US ambassador to India resigns a week before Indian elections


India starts its massive, nearly five-week, nine-phase general election in just seven days.India Flag IconUSflag

So you figure that US-Indian relations must be on fairly poor terms when the United States ambassador to India, Nancy Powell, stepped down on Monday after less than two years on the job.

According to reports in both the United States and India, Powell had become increasingly ineffectual due to the Khobragade affair.

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Her resignation came amid growing reports that her recall was imminent, though US officials strongly denied that yesterday:

And at a Monday briefing, deputy State Department spokeswoman Marie Harf strongly denied that Powell’s resignation was anything but a 37-year career diplomat retiring after serving posts all over the world….. “All the rumors and speculation are, quite frankly, totally false,” Harf said.

Powell’s decision wasn’t really Powell’s fault — she will retire in May after a 37-year career in the foreign service, having served as the US ambassador to Uganda, Ghana, Pakistan and Nepal, as an assistant acting secretary of state three times, director general of the US Foreign Service, and previously as consul general in Kolkata (previously Calcutta) in the early 1990s and political counselor at the US embassy in India in the mid-1990s.

So Powell was already one of the most experienced hands that the US state department could have deployed to India.

The Khobragade incident is essentially a minor diplomacy scandal. US officials arrested deputy consul general Devyani Khobragade in December of last year on suspicion of visa fraud — and then strip-searched and detained Khobragade. The incident initially caused a minor kerfuffle over diplomatic privileges and immunities, but quickly escalated to the point where it’s had an extremely adverse effect on the bilateral relationship. India began stripping US diplomats of certain privileges, and Indian officials made themselves increasingly less accessible to Powell.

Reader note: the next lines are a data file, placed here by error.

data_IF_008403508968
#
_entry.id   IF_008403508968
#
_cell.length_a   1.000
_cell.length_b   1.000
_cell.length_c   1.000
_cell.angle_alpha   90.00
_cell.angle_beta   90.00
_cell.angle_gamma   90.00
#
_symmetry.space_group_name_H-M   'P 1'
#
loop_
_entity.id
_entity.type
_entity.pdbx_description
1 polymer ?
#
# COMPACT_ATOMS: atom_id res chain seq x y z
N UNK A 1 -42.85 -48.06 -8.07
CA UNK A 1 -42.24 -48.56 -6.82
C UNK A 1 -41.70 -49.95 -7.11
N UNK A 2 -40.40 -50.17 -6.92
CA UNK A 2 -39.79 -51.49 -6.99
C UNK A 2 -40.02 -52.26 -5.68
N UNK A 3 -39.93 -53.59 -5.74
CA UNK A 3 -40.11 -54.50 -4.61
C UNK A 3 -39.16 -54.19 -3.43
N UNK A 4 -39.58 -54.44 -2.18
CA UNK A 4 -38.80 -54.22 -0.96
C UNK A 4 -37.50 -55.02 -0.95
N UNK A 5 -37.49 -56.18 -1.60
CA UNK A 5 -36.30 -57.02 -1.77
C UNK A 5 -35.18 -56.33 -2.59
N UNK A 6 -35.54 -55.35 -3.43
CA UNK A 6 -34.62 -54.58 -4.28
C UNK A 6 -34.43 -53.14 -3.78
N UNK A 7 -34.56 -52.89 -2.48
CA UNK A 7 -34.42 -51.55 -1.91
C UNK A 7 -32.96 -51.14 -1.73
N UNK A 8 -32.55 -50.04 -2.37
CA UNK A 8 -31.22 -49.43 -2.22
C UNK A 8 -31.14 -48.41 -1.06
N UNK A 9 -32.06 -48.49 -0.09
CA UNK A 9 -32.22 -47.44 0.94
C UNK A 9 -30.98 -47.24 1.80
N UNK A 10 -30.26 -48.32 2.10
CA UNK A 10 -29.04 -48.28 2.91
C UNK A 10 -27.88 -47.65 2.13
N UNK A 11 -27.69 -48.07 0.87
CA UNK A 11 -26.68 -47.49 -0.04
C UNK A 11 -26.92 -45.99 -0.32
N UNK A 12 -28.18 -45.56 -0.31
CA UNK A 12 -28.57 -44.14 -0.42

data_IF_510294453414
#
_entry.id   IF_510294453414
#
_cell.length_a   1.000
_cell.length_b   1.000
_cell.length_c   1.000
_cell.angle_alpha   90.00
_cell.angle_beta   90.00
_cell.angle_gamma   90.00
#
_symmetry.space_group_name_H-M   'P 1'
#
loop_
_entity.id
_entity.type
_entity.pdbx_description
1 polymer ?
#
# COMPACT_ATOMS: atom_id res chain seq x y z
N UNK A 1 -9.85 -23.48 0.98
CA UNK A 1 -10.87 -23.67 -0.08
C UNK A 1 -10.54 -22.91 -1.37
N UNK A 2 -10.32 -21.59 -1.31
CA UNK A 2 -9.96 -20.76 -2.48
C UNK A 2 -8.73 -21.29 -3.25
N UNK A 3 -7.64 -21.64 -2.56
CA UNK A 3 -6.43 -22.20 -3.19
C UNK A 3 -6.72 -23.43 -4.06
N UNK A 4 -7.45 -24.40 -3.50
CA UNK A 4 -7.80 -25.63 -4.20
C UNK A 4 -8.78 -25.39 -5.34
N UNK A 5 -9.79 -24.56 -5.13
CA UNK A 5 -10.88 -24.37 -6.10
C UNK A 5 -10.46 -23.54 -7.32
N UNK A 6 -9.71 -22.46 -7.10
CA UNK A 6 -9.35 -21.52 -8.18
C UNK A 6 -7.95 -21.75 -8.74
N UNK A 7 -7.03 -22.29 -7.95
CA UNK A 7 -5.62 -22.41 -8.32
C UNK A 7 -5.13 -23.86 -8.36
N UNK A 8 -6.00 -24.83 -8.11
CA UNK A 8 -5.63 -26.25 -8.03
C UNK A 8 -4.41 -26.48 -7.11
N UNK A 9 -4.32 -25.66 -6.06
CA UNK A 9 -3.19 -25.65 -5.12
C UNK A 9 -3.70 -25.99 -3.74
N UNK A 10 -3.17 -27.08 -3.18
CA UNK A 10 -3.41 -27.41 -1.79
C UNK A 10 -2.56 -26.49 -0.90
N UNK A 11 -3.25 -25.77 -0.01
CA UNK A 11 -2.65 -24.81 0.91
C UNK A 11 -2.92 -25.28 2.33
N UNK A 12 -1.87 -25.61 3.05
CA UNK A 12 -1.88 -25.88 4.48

Meanwhile, Powell had to deal with the even thornier issue of how the United States ought to handle Narendra Modi, the chief minister of Gujarat and, increasingly the frontrunner to become India’s next prime minister. Modi, who’s leading the parliamentary election campaign of the center-right, Hindu nationalist Bharatiya Janata Party (the BJP, भारतीय जनता पार्टी) was denied travel visas to both the United Kingdom and to the United States, the latter in 2005, stemming from the controversy over Modi’s role in fomenting — or at least, not stopping — the worst Hindu-Muslim riots of the past two decades in 2002, which left over 1,000 Muslims dead and occurred shortly after Modi took office in Gujarat.

Following the release of a recent report from the US Congress, that policy seems almost certain to change if Modi becomes India’s next prime minister.

Powell met Modi in February, the first ambassador to do so since Modi emerged as a potential prime minister. But the Khobragade affair delayed the meeting (pictured above), and some reports from India claim that Washington faults Powell for being too close to the administration of Mamohan Singh and foreign policy advisers within Singh’s party, the Indian National Congress (Congress, भारतीय राष्ट्रीय कांग्रेस).